As of Sunday morning, the world has recorded 394.9 million Covid-19 cases, an increase of 2.5 million new cases in the preceding 24 hour period, and 5.75 million deaths, according to Worldometer, a service that tracks such information. In addition, 313.6 million people worldwide have recovered from the virus, an increase of 2.6 million.

Worldwide, the number of active cases as of Sunday is 75,156,199.  Out of that figure, 99.9%, or 75,609,247, are considered mild, and 0.1%, or 91,060, are listed as critical.  The percentage of cases considered critical fell is largely unchanged over the past 24 hours.

The United States reported 123,593 new coronavirus infections on Sunday for the previous day, compared to 310,155 new cases  on Saturday, 312,238  on Friday, and 324,907  on Thursday, according to data from the U.S. Department of Health and Human Services.  The lower figures for Sunday are being attributed in great part to the severe weather that much of the county had over the past 48 hours.

The average daily number of new coronavirus cases in the United States over the past 14 days is 303,964, a 57% decrease, based on data from the Department of Health and Human Services, among other sources.  The average daily death toll over the same period is 2,597, an increase of 21% over the same period.

In addition, since the start of the pandemic the United States has, as of Sunday, recorded 77.9 million cases, a higher figure than any other country, and a death toll of 925,655. India has the world’s second highest number of officially recorded cases, 42.2 million, and a reported death toll of 502,008. Finally, Brazil has recorded the second highest number of deaths as a result of the virus, 631,869, and has seen 26.5 million cases.  France now occupies the number four position, with 20.6 million cases, and the United Kingdom is in the number five slot with 17.8 million.


The Centers for Disease Control and Prevention said that, as of Sunday, 250.9 million people in the United States – or 75.6% – have received at least one dose of the coronavirus vaccine. Of that population, 64.1%, or 212.7 million people, have received two doses of vaccine, and the total number of doses that have been dispensed in the United States is now 542.7 million. Breaking this down further, 87.2% of the population over the age of 18 – or 225.1 million people – has received at least a first inoculation and 74.3% of the same group – or 191.9 million people – is fully vaccinated.  In addition, 45.4% of that population, or 87 million people, has already received a third, or booster, dose of vaccine.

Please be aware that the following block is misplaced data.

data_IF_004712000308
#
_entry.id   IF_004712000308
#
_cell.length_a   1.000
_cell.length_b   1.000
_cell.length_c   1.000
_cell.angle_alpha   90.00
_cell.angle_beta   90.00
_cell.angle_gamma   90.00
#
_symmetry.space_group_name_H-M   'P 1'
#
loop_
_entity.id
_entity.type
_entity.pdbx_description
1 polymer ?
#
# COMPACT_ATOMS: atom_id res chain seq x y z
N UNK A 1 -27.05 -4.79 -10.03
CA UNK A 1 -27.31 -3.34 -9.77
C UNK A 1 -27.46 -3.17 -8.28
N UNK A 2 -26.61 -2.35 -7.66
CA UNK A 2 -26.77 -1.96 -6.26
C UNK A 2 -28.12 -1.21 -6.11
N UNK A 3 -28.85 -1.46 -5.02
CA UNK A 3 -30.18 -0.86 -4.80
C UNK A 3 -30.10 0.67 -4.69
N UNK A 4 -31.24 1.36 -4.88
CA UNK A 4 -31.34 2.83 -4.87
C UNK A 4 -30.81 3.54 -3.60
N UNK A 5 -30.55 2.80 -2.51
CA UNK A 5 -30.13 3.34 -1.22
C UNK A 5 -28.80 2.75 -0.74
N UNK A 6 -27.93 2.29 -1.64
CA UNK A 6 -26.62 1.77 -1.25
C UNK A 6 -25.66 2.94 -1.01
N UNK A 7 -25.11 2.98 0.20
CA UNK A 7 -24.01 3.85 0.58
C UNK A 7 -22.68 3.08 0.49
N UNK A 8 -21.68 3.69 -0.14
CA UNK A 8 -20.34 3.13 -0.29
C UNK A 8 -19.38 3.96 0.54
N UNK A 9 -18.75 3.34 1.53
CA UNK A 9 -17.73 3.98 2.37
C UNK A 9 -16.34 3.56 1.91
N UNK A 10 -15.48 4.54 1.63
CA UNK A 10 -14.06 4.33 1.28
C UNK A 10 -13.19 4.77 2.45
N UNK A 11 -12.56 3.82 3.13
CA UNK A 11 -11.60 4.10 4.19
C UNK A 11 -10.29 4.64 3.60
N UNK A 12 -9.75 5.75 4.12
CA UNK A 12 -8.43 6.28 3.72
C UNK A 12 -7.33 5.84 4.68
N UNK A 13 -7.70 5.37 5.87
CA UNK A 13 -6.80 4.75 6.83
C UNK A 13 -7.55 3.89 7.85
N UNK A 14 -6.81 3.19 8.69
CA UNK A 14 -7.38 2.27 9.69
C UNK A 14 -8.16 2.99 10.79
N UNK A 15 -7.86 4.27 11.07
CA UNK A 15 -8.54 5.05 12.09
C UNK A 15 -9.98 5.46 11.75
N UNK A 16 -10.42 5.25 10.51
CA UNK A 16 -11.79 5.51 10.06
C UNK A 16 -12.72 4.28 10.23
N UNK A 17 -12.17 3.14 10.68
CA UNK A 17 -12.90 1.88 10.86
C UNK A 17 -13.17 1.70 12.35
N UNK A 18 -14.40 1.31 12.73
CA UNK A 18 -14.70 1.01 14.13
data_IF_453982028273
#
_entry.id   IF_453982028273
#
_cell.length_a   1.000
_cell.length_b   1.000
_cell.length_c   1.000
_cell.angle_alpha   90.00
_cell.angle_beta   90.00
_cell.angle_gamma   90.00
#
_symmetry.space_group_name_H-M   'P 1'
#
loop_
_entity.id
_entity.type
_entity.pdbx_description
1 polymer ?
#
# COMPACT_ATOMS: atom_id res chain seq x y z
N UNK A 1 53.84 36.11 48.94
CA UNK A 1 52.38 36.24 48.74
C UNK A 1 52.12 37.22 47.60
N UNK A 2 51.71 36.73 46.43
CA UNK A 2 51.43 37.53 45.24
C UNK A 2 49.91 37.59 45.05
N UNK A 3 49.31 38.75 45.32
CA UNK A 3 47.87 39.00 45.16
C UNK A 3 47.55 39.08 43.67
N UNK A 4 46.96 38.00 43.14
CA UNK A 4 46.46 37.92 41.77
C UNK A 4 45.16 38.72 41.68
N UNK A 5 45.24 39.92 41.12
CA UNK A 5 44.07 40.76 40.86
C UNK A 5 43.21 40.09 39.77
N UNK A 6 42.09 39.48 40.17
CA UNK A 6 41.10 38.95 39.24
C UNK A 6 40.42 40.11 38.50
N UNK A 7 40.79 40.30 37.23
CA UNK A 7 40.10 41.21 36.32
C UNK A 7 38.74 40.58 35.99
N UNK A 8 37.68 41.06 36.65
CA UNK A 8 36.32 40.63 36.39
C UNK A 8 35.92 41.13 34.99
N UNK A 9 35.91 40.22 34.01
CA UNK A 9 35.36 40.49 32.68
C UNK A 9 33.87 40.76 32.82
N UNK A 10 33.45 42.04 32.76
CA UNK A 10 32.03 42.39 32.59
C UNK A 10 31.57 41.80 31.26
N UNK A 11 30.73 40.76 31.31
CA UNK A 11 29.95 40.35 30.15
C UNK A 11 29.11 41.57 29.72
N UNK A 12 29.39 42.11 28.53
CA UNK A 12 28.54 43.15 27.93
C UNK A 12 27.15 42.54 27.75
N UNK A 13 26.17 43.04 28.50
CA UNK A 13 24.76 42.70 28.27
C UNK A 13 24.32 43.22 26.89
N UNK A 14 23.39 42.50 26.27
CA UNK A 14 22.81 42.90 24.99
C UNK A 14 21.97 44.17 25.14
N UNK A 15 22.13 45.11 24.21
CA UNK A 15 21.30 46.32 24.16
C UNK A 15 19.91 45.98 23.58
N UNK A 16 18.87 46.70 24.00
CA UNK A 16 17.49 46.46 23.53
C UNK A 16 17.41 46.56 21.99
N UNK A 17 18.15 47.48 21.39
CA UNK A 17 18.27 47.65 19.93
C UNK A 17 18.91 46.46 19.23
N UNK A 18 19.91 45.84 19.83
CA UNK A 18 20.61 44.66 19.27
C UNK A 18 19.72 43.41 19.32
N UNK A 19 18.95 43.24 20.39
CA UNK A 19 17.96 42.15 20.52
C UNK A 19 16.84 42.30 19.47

Over 61.4% of the world population has received at least one dose of coronavirus vaccine by Sunday, a figure that is largely unchanged in the past 24 hours, according to Our World in Data, an online scientific publication that tracks such information.  So far, 10.2 billion doses of the vaccine have been administered on a global basis.

Meanwhile, only 10% of people in low-income countries have received one dose, while in countries such as Canada, China, Denmark, France, Italy, the United Kingdom, and the United States, at least 75% of the population has received at least one dose of vaccine. In countries such as Ethiopia, Haiti, Syria, Senegal, Tanzania, and Uganda, for example, vaccination rates remain in the single digits, if not lower.

Paul Riegler contributed to this story.

(Photo: Accura Media Group)

Accura News